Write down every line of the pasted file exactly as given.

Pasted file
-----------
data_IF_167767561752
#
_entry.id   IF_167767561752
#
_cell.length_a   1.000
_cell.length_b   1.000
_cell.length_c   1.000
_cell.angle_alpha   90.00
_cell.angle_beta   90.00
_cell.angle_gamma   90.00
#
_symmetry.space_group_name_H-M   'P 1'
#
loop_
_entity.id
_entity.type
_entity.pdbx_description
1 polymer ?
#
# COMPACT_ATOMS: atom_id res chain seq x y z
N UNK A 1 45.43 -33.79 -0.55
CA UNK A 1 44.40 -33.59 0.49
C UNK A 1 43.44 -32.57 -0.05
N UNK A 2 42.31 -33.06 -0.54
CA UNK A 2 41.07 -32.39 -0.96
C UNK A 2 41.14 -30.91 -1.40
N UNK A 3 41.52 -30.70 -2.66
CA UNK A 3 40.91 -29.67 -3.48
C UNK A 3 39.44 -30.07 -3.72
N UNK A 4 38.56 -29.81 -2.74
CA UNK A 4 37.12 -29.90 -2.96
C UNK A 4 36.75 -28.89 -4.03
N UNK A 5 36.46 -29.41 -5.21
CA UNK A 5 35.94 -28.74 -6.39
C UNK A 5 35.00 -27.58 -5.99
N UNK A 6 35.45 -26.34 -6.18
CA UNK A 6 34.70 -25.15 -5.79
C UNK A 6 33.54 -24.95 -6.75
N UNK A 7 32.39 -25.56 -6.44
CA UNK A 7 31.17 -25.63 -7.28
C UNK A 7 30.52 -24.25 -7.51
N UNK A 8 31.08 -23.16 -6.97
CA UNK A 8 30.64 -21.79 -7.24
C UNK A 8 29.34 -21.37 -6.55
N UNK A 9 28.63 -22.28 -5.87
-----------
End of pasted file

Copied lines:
data_IF_167767561752
#
_entry.id   IF_167767561752
#
_cell.length_a   1.000
_cell.length_b   1.000
_cell.length_c   1.000
_cell.angle_alpha   90.00
_cell.angle_beta   90.00
_cell.angle_gamma   90.00
#
_symmetry.space_group_name_H-M   'P 1'
#
loop_
_entity.id
_entity.type
_entity.pdbx_description
1 polymer ?
#
# COMPACT_ATOMS: atom_id res chain seq x y z
N UNK A 1 45.43 -33.79 -0.55
CA UNK A 1 44.40 -33.59 0.49
C UNK A 1 43.44 -32.57 -0.05
N UNK A 2 42.31 -33.06 -0.54
CA UNK A 2 41.07 -32.39 -0.96
C UNK A 2 41.14 -30.91 -1.40
N UNK A 3 41.52 -30.70 -2.66
CA UNK A 3 40.91 -29.67 -3.48
C UNK A 3 39.44 -30.07 -3.72
N UNK A 4 38.56 -29.81 -2.74
CA UNK A 4 37.12 -29.90 -2.96
C UNK A 4 36.75 -28.89 -4.03
N UNK A 5 36.46 -29.41 -5.21
CA UNK A 5 35.94 -28.74 -6.39
C UNK A 5 35.00 -27.58 -5.99
N UNK A 6 35.45 -26.34 -6.18
CA UNK A 6 34.70 -25.15 -5.79
C UNK A 6 33.54 -24.95 -6.75
N UNK A 7 32.39 -25.56 -6.44
CA UNK A 7 31.17 -25.63 -7.28
C UNK A 7 30.52 -24.25 -7.51
N UNK A 8 31.08 -23.16 -6.97
CA UNK A 8 30.64 -21.79 -7.24
C UNK A 8 29.34 -21.37 -6.55
N UNK A 9 28.63 -22.28 -5.87